Wednesday, February 27, 2008

H.R.5351, The Renewable Energy and Energy Conservation Tax Act of 2008

Introduced February 12, 2008, by Representative Charlie Rangel and 35 co-sponsors the red hot H.R.5351 Renewable Energy and Energy Conservation Tax Act of 2008 is one of the most viewed bills before Congress this week.

The high profile bill has already drawn a veto threat and a similar bill was stymied by Senate Republicans last year. Oil company lobbyists are speaking out against it. Why? Wouldn't you think that a high profile renewable energy and energy conservation bill would be the kind of warm and fuzzy legislation legislators of both parties would support in an election year? Blogger Jumperhead at Greenbang cuts right to the chase. The bill is

(i)nteresting not only for the pat on the head it will deliver to clean, renewable energy and energy efficiency companies but interesting because it will finance that tax break by repealing other tax breaks to big oil and energy companies, reportedly worth $18 billion.
UPDATE: Howard Beale at Fired UP! Missouri notes that
In his last bid for re-election, Rep. Roy Blunt accepted more than $230,000 from PACs and individuals involved in the Oil and Energy Industries.
Guess who is leading the charge against H.R. 5351? Roy's argument is that Rangel's bill will raise taxes on gasoline making energy more expensive. How? By stripping obscenely profitable oil companies of their existing special tax breaks? After all the oil companies are extraordinarily profitable. Roy never says why the oil companies should continue to get special tax breaks, but I think about $230,000 good reasons for his opposition can be found in his campaign war chest. Thanks Howard for connecting the dots.

More after the break.

The official summary says the bill
Amends Internal Revenue Code provisions relating to renewable energy sources and energy conservation. Extends: (1) the tax credit for production of electricity from renewable resources through 2011; (2) th more...e energy tax credit for solar energy and fuel cell property through 2016; (3) the special rule for treatment of gain from electronic transmission transactions by certain electric utilities through 2009; (4) the tax credit for residential energy efficient property expenditures through 2014; (5) the tax credit for alternative fuel vehicle refueling property expenditures through 2010; (6) the tax credit for biodiesel and renewable diesel used as fuel through 2010; (7) the tax credit for nonbusiness energy property expenditures through 2009; and (8) the tax deduction for energy efficient commercial buildings through 2013. Allows new tax credits for: (1) investment in new clean renewable energy bonds and qualified energy conservation bonds; and (2) the production of plug-in hybrid motor vehicles, cellulosic alcohol fuel, and electricity from marine and hydrokinetic renewable energy sources. Revises the definition of "passenger automobile" for purposes of the limitation on depreciation deductions. Allows a tax exclusion for bicycle commuting reimbursements. Revises certain tax incentives for investment in the New York Liberty Zone. Revises tax credit amounts for certain energy efficient household appliances produced after 2007. Allows a five-year recovery period for the depreciation of qualified energy management devices. Places limits on the tax deduction for income attributable to the domestic production of oil, natural gas, and any related products. Revises tax rules relating to foreign oil and gas extraction income and foreign produced fuel used or sold outside the United States.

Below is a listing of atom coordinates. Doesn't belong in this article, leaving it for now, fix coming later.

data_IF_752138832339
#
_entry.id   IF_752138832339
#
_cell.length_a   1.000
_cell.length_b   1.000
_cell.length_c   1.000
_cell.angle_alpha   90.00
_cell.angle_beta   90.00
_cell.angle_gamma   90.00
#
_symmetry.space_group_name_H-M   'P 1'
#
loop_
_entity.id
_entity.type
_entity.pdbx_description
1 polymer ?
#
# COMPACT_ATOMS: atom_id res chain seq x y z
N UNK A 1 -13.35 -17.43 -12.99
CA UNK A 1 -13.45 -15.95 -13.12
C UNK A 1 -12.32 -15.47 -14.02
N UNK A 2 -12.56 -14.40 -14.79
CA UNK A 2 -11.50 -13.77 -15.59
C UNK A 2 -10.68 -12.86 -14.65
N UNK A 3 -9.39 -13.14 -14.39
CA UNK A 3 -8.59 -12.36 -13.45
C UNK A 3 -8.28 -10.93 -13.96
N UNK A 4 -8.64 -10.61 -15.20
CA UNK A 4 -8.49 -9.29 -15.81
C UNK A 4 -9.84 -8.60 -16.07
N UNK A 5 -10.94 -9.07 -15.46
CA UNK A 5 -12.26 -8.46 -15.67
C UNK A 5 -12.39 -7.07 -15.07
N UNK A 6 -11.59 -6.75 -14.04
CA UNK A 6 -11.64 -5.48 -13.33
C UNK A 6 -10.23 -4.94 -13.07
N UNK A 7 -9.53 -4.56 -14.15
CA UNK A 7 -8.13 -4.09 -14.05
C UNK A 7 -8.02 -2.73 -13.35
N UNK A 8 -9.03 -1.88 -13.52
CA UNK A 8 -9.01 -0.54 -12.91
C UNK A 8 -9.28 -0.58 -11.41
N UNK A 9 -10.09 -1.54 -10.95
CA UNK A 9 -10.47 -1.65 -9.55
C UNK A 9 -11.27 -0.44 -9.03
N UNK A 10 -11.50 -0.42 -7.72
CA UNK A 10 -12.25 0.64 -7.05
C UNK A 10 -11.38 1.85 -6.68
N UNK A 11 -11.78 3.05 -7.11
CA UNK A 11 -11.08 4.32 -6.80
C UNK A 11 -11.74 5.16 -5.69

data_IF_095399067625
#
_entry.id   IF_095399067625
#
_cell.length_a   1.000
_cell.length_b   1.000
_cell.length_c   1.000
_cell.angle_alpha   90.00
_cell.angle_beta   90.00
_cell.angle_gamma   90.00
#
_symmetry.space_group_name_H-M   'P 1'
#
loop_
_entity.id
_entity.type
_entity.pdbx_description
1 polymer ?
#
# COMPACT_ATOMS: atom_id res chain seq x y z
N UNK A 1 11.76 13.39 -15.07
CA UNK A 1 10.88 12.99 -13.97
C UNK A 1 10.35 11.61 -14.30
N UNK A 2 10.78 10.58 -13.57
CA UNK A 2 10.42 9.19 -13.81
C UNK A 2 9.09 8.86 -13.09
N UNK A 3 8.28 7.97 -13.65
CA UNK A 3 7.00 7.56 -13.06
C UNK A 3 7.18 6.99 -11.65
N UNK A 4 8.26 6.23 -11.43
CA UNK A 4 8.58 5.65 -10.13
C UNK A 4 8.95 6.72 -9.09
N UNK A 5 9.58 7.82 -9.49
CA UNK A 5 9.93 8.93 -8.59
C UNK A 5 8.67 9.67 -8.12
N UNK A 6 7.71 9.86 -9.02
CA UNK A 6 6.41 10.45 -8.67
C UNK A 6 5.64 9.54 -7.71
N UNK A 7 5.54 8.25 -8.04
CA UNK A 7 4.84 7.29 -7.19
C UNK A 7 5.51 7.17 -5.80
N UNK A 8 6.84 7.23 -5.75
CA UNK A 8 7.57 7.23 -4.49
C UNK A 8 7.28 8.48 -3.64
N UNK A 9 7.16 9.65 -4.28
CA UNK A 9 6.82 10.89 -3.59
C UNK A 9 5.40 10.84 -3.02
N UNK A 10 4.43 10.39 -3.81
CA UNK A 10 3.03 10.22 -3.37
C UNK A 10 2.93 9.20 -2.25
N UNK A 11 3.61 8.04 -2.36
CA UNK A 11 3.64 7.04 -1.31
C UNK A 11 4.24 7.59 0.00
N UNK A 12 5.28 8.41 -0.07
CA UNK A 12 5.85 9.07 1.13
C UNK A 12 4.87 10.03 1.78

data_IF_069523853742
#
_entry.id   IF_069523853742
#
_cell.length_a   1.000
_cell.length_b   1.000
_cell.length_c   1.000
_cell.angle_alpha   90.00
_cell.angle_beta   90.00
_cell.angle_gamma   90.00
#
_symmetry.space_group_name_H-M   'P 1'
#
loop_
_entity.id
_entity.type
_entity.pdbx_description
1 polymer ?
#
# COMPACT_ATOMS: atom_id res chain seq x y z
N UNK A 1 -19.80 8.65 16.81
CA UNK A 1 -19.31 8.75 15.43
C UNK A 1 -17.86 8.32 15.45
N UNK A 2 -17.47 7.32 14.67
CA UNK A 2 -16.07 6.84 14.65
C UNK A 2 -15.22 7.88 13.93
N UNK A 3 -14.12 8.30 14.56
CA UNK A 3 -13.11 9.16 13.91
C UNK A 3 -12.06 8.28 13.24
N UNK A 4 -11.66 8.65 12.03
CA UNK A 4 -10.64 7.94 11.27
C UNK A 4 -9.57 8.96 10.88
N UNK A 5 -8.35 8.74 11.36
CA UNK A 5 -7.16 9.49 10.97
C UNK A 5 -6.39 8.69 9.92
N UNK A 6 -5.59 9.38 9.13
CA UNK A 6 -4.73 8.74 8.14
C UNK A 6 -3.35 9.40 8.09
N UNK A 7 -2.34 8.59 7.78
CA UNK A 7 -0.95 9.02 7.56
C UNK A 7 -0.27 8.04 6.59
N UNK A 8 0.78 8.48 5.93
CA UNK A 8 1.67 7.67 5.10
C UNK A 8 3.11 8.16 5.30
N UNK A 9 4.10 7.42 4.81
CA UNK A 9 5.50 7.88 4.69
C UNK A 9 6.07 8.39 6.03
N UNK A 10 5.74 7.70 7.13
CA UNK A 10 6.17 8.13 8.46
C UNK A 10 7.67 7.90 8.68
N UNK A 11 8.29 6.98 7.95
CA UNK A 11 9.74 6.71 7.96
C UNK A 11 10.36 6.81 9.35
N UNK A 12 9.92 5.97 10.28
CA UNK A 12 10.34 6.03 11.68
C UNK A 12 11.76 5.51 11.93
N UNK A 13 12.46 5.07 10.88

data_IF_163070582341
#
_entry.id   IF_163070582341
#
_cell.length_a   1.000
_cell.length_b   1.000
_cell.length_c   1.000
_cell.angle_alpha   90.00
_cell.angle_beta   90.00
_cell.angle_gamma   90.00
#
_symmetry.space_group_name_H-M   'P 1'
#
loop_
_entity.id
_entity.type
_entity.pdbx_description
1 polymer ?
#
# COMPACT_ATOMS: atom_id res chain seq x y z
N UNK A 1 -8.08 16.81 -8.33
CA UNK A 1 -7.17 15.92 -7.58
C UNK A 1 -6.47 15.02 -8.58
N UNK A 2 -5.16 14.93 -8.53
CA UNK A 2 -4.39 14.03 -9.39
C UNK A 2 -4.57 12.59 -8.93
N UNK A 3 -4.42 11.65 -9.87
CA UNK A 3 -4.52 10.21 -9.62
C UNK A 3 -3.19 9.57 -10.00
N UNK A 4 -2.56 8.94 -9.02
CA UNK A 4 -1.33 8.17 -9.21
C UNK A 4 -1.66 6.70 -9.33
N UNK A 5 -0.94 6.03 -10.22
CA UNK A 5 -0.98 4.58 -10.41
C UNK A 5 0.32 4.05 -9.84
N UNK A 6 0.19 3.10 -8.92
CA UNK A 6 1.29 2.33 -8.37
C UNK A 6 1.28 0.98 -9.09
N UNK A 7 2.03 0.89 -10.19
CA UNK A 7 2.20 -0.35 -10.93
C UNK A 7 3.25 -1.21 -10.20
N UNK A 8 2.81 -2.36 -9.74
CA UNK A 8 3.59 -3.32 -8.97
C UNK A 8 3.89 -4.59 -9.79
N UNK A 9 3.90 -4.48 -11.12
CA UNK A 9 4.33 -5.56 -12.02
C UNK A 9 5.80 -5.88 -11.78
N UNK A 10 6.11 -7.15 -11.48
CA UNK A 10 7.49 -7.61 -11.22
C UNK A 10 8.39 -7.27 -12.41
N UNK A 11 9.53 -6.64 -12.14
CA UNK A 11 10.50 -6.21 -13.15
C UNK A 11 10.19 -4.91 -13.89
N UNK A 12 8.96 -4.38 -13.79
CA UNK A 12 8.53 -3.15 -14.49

WebCPA reports that
(t)he bill would transfer about $18 billion in tax breaks over 10 years from oil and gas producers to provide tax incentives for hybrid cars, and energy-efficient homes, appliances and buildings. The bill would also extend tax credits that are due to expire at the end of the year for wind, solar and other forms of renewable energy.
According to CQ Politics republicans and industry lobbyists are screaming that depriving oil sheiks of their tax breaks will drive up prices.
American Petroleum Institute tax lobbyist Mark Kibbe said he couldn't comment directly about prices because of antitrust considerations, but he said any new costs must be absorbed.

“They have to go somewhere,” he said. “They either end up in the price of the product, in reduced returns for shareholders, decreased income for employees.”
The White House has issued a formal veto threat. Dana Chasin of OMBWatch reports the official threat makes the interesting argument that "Industries should be taxed on a level playing field, and that field should be leveled by lowering rates, not by raising them." Does that mean the Administration would support simply eliminating the 18 Billion dollar subsidy going to the oil companies to level the playing field? How about giving 18 billion in tax incentives to renewable energy? Wouldn't that be lowering taxes? What about PayGo? You know, the idea that Congress needs to pay for what it does in some fashion other than merely borrowing from the Chinese. Why doesn't some intrepid reporter ask Dick Cheney?